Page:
Thursday, October 02, 2008

Perceptions of 'a lot of students'

I had an interesting discussion in the work room today.

A colleague from another department commented that she'd like to do writing assignments, but she "has so many students".

Many of you know right where this is going. Rest assured, she was new and I was tired and had my hands full -- I didn't spell out in excruciating detail the systematic inequities and outright bullshit logic that is our course cap policy. I spared her the shame of knowing that the bald one-boobed woman down the hall has a course release and still has almost twice the number of students she does. She's new, she doesn't know what she stepped in -- so I let her off easy.

I know about how many sections she has and how many students are in each one. Instead of the rant I just looked at her and said, "yea -- I know, I have ethics classes with 50 students".

Folks, she has 3 sections, 32 students each ( I know, I just internet-stalked/researched the number). I have about that, after drops, in two of my ethics classes. Plus I have 80 logic students and am department chair. Without the department chair course release I'd probably have another 50ish ethics or intro students.

I assign writing. I don't think I can assess philosophy courses without writing.

Each ethics student will do at least 12 pages of paper writing and about 10 pages of typed take-home exam writing. About 1/3 will do at least 22 pages of paper writing, the other 2/3 will be part of a presentation. Don't do the math - it will make you ill.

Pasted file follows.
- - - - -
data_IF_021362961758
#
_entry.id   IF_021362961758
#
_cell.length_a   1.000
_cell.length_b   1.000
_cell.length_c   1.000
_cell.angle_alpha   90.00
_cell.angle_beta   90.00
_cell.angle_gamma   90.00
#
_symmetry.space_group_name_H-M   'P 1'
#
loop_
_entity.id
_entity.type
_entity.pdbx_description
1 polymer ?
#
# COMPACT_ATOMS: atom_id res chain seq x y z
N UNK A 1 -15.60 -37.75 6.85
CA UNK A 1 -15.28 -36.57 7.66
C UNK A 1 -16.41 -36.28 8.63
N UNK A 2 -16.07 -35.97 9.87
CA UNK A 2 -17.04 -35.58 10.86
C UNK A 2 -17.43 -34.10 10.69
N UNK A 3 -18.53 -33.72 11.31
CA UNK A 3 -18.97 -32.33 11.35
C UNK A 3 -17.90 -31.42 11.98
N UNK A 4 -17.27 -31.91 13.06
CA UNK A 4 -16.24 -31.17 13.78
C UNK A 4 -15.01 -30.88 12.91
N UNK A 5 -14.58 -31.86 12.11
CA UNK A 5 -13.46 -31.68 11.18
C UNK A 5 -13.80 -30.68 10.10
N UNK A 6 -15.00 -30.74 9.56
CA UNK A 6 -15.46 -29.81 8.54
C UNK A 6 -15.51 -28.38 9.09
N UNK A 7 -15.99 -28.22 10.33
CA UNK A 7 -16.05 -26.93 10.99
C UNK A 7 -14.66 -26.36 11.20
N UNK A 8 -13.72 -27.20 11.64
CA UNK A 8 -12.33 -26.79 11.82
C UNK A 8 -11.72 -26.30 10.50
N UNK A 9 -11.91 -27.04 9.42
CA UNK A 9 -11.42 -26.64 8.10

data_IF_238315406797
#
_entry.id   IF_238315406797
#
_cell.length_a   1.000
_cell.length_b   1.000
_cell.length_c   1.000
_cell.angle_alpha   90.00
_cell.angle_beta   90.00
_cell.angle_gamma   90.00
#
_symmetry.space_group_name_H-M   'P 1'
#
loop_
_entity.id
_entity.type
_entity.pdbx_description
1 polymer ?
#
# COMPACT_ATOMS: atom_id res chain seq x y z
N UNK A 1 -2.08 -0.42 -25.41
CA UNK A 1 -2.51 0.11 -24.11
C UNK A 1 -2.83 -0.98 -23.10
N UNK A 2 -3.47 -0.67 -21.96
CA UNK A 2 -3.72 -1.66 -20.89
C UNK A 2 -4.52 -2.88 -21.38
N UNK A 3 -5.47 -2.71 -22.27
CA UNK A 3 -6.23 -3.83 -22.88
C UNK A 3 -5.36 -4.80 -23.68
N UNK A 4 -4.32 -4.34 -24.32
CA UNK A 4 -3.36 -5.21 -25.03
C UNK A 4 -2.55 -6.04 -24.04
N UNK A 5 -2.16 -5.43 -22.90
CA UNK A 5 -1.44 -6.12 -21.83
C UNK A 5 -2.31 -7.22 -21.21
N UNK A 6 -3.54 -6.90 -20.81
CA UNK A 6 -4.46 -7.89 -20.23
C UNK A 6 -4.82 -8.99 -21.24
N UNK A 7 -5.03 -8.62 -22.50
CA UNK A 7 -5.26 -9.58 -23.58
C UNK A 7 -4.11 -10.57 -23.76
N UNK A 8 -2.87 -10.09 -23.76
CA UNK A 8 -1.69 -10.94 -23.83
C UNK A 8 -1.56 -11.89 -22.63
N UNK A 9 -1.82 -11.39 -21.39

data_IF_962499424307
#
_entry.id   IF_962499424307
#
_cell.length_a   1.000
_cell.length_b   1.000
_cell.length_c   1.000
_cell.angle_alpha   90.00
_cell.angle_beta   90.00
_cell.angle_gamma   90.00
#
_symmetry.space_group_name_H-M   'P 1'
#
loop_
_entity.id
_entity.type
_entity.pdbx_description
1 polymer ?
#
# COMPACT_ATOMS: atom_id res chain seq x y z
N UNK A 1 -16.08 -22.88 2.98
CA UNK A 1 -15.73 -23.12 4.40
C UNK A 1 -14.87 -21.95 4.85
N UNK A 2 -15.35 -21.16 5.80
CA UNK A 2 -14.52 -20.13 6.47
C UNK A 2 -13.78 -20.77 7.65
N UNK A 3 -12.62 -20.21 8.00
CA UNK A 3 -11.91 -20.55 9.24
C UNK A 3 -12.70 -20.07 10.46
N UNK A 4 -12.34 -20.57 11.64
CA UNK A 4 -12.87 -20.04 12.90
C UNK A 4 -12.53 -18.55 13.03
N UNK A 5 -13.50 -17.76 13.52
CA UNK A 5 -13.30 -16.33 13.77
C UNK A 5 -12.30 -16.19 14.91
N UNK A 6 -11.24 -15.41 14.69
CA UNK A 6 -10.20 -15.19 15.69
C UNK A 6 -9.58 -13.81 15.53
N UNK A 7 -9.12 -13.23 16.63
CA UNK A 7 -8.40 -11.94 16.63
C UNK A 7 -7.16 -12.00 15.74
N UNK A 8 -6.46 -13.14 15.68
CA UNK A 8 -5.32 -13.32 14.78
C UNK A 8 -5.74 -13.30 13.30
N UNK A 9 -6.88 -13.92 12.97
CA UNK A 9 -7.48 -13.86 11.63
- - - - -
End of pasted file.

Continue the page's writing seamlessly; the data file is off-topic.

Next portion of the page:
Logic students don't do writing, but I grade a heck of a lot of logic quizzes. All of them by hand. They can't be done by machine, at least not with the tools / software I have.

Last week I discussed class size with my dean. She's now taking the position that it's all about money. I think it is really unfair to our students that the educational sacrifices have to come out of their hides.

To be honest -- if they'd add two students to the large department's significantly smaller courses, we wouldn't have to have 50 per class so that the college can make ends meet. We could actually help teach writing across the curriculum. As it is, I make minimal comments about form and focus on their demonstration of understanding the content.

But -- back when these things were decided, someone who is no longer at BNCC -- and hasn't been for 6+ years -- didn't have the political clout (or guts, perhaps?) to object to having such large classes. As a result, philosophy students at BNCC will continue to get the short end of the pedagogical stick -- at least in Ethics, Intro to Phil and World Religions.

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